Essay Reviews Contrasting Views on Behe
DARWIN'S BLACK BOX: The Biochemical Challenge to Evolution by Michael J. Behe. New York: The Free Press, 1996. 307 pages, index. Hardcover; $25.00.
Braxton M. Alfred*
Professor of Biological Anthropology
University of British Columbia, Vancouver, BC V6T 1Z1
Michael Behe, a biochemist at Lehigh University, has written Darwin's Black Box: The Biochemical Challenge to Evolution, which all in the ASA should read. It is a testament to his writing skill that Behe has made the impossibly complex accessible to the irredeemably obtuse. The book is in three parts. Part 1 is an introduction to "Lilliputian" biology; Part 2 contains five examples, replete with "eye glazing and mind numbing" biochemical details of the central concept, irreducible complexity; and Part 3 contains some interpretation. Without doubt, we will be indebted to Behe for many years for providing the phrase and definition, if not the concept, of irreducible complexity. What is added to the concept, which others have used more clumsily and without the specificity, is the notion that biochemistry is the final arbiter of the existence of the condition.
The concept of a "black box" has been around for many years and is due to computer engineers. It refers to an entity-a subroutine, a panel, etc.-that receives input and produces output but no one knows how. For Behe, the ultimate black box is the cell; biochemistry has opened the box. It is gifted to Darwin because he was compelled to ignore the internal dynamics of the cell. Presumably, had he been able to see inside, he would never have been so rash as to argue as he did.
"Irreducible complexity" is defined as a single system composed of several interacting parts that contribute to the basic function such that the loss of any one part causes the system to fail. "An irreducibly complex system cannot be produced...by slight, successive modifications of a precursorY." (p. 39). The homely example used throughout the book is the mousetrap. A mousetrap has minimally five components: platform, hammer, spring, release catch, and holding bar. Lose any one of the parts and there is no mousetrap. Behe argues that it is impossible to assemble one from the clutter in a common workshop. It could be embellished with gimcracks and gewgaws, but the core system, exclusive of the add-ons, is, like many (all?) artifacts, irreducibly complex. The examples that are worked up in detail are cilia and bacterial flagella (the only true rotatory action known in nature), the magnificent biochemical cascade resulting in blood clotting (the most beautifully complex system I have ever understood), vesicular transport, immune function, and biosynthesis of AMP. The latter is treated at the atomic level and the atom-by-atom changes required to get from the precursor, ribose-5-phophate (four carbons, one oxygen), with ATP available, to AMP are shown. Amazingly, an intensive search of the literature turned up less than a dozen attempts in the last decade (literally thousands of papers) to provide an explanation of the coming into existence of any of these systems. He provides many more examples in less detail, e.g., the eye, for those of us who are innocent of biochemistry.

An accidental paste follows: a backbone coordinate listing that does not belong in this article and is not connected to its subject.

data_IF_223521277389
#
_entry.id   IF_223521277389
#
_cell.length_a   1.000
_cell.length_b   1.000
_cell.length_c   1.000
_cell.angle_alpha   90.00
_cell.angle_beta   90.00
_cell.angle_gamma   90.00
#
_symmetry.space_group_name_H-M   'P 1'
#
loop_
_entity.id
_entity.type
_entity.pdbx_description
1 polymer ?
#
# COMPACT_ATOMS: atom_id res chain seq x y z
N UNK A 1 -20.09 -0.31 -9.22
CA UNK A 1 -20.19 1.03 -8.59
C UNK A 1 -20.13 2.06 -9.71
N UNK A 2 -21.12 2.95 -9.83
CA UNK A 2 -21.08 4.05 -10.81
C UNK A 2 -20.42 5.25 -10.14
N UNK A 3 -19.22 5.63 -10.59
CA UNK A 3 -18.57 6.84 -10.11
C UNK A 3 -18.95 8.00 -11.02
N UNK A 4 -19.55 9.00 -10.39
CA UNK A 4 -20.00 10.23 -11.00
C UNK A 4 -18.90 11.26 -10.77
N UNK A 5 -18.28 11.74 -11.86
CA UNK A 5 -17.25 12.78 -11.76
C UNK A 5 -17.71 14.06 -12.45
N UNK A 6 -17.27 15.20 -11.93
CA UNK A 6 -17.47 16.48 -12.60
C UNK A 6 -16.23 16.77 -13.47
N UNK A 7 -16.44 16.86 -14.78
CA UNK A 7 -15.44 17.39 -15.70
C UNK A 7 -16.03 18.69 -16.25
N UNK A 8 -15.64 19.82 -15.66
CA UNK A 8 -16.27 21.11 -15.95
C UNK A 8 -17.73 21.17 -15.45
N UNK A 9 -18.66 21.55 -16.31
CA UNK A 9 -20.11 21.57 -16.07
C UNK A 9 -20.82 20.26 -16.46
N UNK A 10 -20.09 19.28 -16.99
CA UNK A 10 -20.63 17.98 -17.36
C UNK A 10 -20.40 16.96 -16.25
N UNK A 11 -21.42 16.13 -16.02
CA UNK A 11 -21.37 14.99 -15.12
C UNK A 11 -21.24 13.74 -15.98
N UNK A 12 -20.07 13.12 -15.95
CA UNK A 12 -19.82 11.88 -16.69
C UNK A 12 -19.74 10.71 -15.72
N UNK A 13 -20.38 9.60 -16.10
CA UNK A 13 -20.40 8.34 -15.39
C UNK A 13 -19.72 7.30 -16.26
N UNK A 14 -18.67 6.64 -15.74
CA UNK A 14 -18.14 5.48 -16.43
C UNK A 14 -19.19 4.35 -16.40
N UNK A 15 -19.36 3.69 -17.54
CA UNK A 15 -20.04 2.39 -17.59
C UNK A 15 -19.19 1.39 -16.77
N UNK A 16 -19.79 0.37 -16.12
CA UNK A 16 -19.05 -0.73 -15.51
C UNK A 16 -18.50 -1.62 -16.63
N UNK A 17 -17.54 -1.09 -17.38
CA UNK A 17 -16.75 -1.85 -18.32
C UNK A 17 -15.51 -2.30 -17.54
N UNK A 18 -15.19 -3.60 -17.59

Behe's work is fatal to Darwinism, for he compellingly shows the impossibility of producing irreducible complexity by a Darwinian step-by-step process; and it is unthinkable that any one of the steps occurred as a saltation. Further, "the straightforward conclusion is that many biochemical systems were designed Y not by the laws of nature, not by chance and necessity; rather they were planned" (p. 193). Since it cannot be shown that something, anything, has not been designed, the scientific problem becomes the detection of design. If there is not a gradual route to the production of a physical system, irreducible complexity is taken as evidence of design. The problem is that Dawkins, or one of his clones, will pop up and say that it is simply an argument from "personal incredulity." We are quickly back staring at the metaphysical hydra-materialism vs. creationism. Of course, Behe has put the onus on materialists to show the precise pathway by which a system might have developed and then to do it. This book certainly takes the design argument to a new, atomic level. However, as endearing and powerful as it may be, I do not agree with the proposition that biochemistry is the only way to show design complexity. For example, Hugh Ross has shown, to my satisfaction, design for the universe; Thaxton, Bradley, and Olson showed it for the origin of life arguing from thermodynamics as well as "specified complexity" which characterizes proteins and linguistic structures. Both admittedly use an argument from improbability, which is standard for arguments from design, but if the probability of the naturalistic occurrence of an event is "effectively" zero.
An insert from the publisher contains a quotation from David Berlinski with which I agree completely: "Darwin's Black Box is an extraordinary piece of work that will come to be regarded as one of the most important books ever written about Darwinian theory."
Hugh Ross (1991) The Fingerprint of God: Recent Discoveries Reveal the Unmistakable Identity of the Creator. Promise.
Charles B. Thaxton, Walter L. Bradley and Roger L. Olsen (1992) The Mystery of Life's Origin: Reassessing Current Theories. Lewis and Stanley.